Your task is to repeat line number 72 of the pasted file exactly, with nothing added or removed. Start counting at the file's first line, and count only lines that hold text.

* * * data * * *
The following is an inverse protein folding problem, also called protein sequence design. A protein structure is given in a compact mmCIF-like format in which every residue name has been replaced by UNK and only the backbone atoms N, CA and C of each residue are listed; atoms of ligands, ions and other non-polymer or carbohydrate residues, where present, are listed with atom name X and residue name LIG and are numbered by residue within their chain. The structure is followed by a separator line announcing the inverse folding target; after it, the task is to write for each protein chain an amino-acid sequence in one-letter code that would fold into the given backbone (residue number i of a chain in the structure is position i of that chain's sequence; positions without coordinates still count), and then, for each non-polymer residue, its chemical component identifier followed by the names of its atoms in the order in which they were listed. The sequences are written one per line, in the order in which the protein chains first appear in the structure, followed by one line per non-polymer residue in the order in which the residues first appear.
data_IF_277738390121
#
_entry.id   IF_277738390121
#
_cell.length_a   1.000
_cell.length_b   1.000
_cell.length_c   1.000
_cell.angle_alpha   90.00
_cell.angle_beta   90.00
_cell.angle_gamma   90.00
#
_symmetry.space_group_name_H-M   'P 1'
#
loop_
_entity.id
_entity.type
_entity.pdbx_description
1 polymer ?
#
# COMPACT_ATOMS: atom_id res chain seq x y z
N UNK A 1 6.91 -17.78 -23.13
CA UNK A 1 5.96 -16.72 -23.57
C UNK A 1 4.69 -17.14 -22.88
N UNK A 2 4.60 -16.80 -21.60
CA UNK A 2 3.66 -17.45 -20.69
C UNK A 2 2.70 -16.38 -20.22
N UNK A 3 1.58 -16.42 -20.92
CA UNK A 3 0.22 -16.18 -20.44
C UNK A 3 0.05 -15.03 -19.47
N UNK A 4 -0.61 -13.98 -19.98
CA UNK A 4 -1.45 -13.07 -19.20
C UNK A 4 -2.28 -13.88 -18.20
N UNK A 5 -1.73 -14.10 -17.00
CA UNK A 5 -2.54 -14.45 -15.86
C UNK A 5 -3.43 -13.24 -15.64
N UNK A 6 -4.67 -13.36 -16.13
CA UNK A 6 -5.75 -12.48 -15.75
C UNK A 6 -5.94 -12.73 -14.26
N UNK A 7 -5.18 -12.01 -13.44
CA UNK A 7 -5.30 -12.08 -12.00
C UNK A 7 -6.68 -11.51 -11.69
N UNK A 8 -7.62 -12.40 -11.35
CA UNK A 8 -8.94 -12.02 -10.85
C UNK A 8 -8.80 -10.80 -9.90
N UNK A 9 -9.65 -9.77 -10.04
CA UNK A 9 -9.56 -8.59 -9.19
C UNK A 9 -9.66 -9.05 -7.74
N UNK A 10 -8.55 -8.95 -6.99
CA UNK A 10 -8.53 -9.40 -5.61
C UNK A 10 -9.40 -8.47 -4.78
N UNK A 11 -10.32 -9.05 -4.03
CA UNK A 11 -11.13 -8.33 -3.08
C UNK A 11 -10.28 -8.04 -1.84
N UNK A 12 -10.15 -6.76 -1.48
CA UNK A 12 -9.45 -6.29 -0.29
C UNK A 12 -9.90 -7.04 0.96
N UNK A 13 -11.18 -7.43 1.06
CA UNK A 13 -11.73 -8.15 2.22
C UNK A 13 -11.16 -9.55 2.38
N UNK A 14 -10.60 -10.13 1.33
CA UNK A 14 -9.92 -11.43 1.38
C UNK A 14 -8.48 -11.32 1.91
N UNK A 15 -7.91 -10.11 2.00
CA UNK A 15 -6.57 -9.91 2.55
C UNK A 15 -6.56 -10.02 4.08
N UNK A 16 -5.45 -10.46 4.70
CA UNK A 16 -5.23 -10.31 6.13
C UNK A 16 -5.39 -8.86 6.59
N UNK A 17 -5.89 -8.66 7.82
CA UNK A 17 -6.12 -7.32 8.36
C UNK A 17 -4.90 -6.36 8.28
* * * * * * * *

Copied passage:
C UNK A 17 -4.90 -6.36 8.28